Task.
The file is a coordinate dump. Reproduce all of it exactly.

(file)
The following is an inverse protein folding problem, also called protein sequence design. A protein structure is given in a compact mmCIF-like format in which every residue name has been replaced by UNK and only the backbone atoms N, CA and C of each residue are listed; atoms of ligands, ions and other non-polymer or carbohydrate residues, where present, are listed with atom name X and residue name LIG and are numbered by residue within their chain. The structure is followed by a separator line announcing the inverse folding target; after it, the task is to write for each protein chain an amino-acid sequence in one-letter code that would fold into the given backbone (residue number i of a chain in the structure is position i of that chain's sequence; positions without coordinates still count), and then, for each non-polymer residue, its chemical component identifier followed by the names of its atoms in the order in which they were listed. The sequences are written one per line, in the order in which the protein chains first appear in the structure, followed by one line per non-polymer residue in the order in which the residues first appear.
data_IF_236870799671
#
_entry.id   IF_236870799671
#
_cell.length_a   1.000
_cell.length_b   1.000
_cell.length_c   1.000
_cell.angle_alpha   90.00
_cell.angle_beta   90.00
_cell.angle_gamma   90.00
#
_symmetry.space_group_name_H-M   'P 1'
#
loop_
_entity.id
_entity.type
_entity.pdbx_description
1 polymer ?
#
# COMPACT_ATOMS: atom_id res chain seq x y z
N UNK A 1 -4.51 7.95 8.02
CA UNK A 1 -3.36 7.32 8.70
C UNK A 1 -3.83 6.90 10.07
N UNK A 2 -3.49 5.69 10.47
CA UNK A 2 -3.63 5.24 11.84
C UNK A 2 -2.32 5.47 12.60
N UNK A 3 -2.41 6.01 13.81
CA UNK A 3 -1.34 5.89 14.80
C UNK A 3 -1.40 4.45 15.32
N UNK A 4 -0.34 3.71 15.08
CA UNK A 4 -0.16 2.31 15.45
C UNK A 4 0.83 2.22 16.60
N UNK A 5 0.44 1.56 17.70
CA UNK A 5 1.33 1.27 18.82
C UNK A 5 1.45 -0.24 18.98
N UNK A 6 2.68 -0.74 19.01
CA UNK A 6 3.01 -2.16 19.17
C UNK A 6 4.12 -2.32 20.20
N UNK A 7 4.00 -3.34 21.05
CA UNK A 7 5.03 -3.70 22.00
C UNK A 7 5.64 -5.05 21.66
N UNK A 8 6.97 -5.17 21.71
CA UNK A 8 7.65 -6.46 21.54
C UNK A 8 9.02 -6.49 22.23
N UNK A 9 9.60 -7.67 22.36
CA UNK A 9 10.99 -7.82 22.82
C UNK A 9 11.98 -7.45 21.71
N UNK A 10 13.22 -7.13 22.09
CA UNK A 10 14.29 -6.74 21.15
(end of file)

The following is an inverse protein folding problem, also called protein sequence design. A protein structure is given in a compact mmCIF-like format in which every residue name has been replaced by UNK and only the backbone atoms N, CA and C of each residue are listed; atoms of ligands, ions and other non-polymer or carbohydrate residues, where present, are listed with atom name X and residue name LIG and are numbered by residue within their chain. The structure is followed by a separator line announcing the inverse folding target; after it, the task is to write for each protein chain an amino-acid sequence in one-letter code that would fold into the given backbone (residue number i of a chain in the structure is position i of that chain's sequence; positions without coordinates still count), and then, for each non-polymer residue, its chemical component identifier followed by the names of its atoms in the order in which they were listed. The sequences are written one per line, in the order in which the protein chains first appear in the structure, followed by one line per non-polymer residue in the order in which the residues first appear.
data_IF_236870799671
#
_entry.id   IF_236870799671
#
_cell.length_a   1.000
_cell.length_b   1.000
_cell.length_c   1.000
_cell.angle_alpha   90.00
_cell.angle_beta   90.00
_cell.angle_gamma   90.00
#
_symmetry.space_group_name_H-M   'P 1'
#
loop_
_entity.id
_entity.type
_entity.pdbx_description
1 polymer ?
#
# COMPACT_ATOMS: atom_id res chain seq x y z
N UNK A 1 -4.51 7.95 8.02
CA UNK A 1 -3.36 7.32 8.70
C UNK A 1 -3.83 6.90 10.07
N UNK A 2 -3.49 5.69 10.47
CA UNK A 2 -3.63 5.24 11.84
C UNK A 2 -2.32 5.47 12.60
N UNK A 3 -2.41 6.01 13.81
CA UNK A 3 -1.34 5.89 14.80
C UNK A 3 -1.40 4.45 15.32
N UNK A 4 -0.34 3.71 15.08
CA UNK A 4 -0.16 2.31 15.45
C UNK A 4 0.83 2.22 16.60
N UNK A 5 0.44 1.56 17.70
CA UNK A 5 1.33 1.27 18.82
C UNK A 5 1.45 -0.24 18.98
N UNK A 6 2.68 -0.74 19.01
CA UNK A 6 3.01 -2.16 19.17
C UNK A 6 4.12 -2.32 20.20
N UNK A 7 4.00 -3.34 21.05
CA UNK A 7 5.03 -3.70 22.00
C UNK A 7 5.64 -5.05 21.66
N UNK A 8 6.97 -5.17 21.71
CA UNK A 8 7.65 -6.46 21.54
C UNK A 8 9.02 -6.49 22.23
N UNK A 9 9.60 -7.67 22.36
CA UNK A 9 10.99 -7.82 22.82
C UNK A 9 11.98 -7.45 21.71
N UNK A 10 13.22 -7.13 22.09
CA UNK A 10 14.29 -6.74 21.15